Syria: Assad challenged by two 'rivals' in presidential vote

Constitutional Court OKs three candidatures

03 May, 14:52

    (ANSAmed) - BEIRUT, MAY 3 - Syrian President Bashar al Assad will be formally challenged in upcoming presidential elections scheduled on May 26 by two rival candidates, both male, who are nearly unknown to the public opinion and whose candidatures have been approved today by the Constitutional court together with that of the sitting president.

    Syria is a country that has been torn by a conflict for a decade. The war has caused the death of about half a million people. The country over the past two years has also endured its worst economic crisis in decades.

    Assad has been president for 21 years and is about to be confirmed for another seven-year mandate until 2028. These are the second elections under a new law that provides for the existence of so-called rival candidates.

    For decades, until 2012, in Syria the head of State was elected in a referendum after parliament, dominated by the Baath party in power since the 1960s, indicated its preference. From 1970 until 200 the head of State was Hafez al Assad, father of the current president.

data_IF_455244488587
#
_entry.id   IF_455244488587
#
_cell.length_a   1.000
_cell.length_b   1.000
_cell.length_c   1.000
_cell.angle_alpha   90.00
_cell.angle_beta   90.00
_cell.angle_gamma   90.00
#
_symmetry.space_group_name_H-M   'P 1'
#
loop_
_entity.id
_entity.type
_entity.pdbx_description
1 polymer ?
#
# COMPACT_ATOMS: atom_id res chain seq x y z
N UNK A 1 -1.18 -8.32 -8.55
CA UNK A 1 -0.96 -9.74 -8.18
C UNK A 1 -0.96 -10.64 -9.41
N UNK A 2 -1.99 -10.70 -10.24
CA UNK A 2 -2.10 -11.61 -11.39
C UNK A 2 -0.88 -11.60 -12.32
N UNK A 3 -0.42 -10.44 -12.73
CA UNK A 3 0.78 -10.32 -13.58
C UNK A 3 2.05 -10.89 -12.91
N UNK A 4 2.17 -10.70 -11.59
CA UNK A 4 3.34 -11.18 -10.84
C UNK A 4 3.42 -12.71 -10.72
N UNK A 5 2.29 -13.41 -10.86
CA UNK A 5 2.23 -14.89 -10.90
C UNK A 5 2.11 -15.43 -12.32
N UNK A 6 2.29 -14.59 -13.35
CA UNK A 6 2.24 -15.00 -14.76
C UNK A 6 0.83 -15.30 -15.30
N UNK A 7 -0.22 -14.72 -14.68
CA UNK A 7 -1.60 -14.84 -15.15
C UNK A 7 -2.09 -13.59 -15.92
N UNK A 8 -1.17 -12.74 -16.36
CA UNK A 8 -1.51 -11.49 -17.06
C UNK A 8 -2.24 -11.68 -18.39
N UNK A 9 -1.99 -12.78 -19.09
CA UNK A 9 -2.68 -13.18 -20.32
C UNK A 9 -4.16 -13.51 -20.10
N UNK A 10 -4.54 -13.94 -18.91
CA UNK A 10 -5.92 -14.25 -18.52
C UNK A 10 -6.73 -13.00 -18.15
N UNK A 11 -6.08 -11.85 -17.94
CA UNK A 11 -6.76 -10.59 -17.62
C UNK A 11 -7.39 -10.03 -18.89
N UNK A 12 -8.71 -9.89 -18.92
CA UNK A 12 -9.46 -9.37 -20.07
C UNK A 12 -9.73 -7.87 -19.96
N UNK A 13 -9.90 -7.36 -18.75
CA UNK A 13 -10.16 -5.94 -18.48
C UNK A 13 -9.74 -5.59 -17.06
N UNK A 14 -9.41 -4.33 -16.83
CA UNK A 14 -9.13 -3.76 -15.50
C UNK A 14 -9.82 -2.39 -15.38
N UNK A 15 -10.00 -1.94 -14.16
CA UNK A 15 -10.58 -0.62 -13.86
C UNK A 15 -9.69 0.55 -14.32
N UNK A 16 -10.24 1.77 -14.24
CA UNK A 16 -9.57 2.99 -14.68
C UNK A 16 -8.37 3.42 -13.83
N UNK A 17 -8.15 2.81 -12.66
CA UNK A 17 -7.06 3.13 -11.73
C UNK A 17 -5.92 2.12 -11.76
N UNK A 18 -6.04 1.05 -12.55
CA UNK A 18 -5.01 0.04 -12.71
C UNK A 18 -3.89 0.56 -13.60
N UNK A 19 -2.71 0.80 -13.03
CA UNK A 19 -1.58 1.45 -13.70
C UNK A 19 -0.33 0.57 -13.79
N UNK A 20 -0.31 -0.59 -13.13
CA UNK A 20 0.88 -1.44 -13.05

Syrian news agency Sana on Monday reported that the three candidatures were approved out of a total of 51. Among these candidatures, seven were women but none of them was approved by the Constitutional Court.

    The two rival candidates are Mahmud Ahmad Marei, indicated as "internal opposer" and "human rights activist", who is president of the unknown "Arab-Syrian organization for human rights"; and Abdallah Sallum Abdallah.

    Abdallah was lawmaker from 2012 until 2016. He is from the northern city of Azaz and a member of the Party of Socialist unionists that is part of the coalition led by the Baath party headed by President Bashar al Assad.


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